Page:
This article is republished with permission from TreppTalk.

The U.S. hotel market has experienced supercharged growth over the past five years, but it is looking at a substantial slowdown as a result of the increase in the supply of rooms.

Portsmouth, New Hampshire–based Lodging Econometrics reports that developers were expected to bring 841 hotels with 95,346 rooms online throughout the United States last year. This year, that expectation increases to 1,056 properties with 118,638 rooms, which would just about match the historic average. But that is enough to squeeze operators’ ability to keep occupancy at elevated levels.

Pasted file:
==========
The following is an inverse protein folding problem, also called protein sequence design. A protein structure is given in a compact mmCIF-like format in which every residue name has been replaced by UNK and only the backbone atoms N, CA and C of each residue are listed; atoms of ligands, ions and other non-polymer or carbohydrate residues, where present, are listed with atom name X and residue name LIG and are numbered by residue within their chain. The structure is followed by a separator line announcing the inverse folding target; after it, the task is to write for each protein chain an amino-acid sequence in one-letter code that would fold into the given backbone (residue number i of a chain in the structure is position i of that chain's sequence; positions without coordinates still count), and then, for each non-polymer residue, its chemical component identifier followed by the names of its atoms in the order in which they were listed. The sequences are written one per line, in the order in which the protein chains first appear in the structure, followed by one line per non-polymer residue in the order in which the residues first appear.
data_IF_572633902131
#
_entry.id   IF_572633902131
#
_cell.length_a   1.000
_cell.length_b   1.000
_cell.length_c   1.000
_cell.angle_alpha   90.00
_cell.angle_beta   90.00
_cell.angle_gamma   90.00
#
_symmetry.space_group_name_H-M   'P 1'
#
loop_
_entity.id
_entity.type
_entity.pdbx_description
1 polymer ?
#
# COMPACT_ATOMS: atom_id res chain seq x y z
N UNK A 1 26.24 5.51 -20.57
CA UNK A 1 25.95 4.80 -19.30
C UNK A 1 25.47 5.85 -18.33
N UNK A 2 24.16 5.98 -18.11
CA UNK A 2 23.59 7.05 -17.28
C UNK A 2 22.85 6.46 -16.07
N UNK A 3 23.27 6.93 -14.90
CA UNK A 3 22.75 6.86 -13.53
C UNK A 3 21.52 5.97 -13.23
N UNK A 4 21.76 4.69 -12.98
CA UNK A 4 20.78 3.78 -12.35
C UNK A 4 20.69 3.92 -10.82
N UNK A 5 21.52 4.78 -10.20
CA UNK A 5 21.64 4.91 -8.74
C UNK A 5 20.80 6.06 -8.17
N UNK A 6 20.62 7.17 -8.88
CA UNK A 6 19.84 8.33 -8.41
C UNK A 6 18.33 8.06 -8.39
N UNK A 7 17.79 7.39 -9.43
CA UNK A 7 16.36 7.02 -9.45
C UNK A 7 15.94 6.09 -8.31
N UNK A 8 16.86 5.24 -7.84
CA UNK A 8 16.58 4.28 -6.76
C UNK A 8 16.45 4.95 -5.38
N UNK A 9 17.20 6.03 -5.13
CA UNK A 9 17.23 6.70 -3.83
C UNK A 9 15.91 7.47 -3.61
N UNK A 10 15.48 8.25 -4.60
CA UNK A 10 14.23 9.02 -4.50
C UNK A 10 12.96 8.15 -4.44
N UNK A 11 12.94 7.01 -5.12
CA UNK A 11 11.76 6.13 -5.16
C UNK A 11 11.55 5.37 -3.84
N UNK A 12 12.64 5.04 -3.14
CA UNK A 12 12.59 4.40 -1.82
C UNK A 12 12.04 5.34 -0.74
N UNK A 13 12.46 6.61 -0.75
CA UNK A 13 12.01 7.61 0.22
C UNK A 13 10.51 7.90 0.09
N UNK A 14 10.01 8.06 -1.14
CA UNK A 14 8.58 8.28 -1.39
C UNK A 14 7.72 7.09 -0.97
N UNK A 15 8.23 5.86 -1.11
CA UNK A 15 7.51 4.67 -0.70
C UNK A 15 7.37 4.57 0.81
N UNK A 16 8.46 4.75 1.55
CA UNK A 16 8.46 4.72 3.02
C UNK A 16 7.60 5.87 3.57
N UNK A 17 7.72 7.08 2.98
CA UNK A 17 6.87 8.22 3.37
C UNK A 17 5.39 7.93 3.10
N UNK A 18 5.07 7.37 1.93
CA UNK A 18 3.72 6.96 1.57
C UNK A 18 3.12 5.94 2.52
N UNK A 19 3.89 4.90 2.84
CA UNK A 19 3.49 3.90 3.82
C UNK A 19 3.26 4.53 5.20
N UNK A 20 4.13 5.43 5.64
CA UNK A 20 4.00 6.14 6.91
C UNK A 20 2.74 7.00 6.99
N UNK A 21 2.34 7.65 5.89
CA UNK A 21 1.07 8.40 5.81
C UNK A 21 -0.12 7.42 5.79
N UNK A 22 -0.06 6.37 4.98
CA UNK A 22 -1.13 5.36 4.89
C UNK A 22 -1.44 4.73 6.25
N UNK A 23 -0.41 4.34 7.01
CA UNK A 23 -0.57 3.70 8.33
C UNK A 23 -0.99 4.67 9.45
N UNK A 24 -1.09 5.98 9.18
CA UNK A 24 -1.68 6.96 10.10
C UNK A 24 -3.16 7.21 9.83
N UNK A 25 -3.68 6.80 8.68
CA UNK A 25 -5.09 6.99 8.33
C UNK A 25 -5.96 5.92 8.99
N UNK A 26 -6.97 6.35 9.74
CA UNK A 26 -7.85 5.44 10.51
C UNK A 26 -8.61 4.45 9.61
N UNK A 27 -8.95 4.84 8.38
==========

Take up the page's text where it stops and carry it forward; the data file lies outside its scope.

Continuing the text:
RLJ Lodging, which owns 122 full-service hotels with 20,100 rooms, recently said that it expects occupancy at its properties to decline this year. Still, the company anticipates revenue per available room (RevPAR, which combines occupancy with room rate) to increase modestly.

Overall, RevPAR has grown by 5.7 percent annually over the past five years. The projected growth in supply is expected to cut that sharply, with CBRE Hotels forecasting growth of 2.2 percent annually for the next five years. That is in line with STR’s projection of 2.5 percent RevPAR growth this year and 2.6 percent next year.

The growth in operating fundamentals that high-priced properties have enjoyed is slated to come to an end, however. Going forward, economy properties are expected to be growth leaders, with CBRE projecting a 2.8 percent growth in the subsector’s RevPAR in the coming years.

Last year, the national occupancy rate improved by 10 basis points to 65.5 percent, and average daily rates increased by 3.1 percent to $123.97, resulting in a 3.2 percent increase in RevPAR to $81.19.

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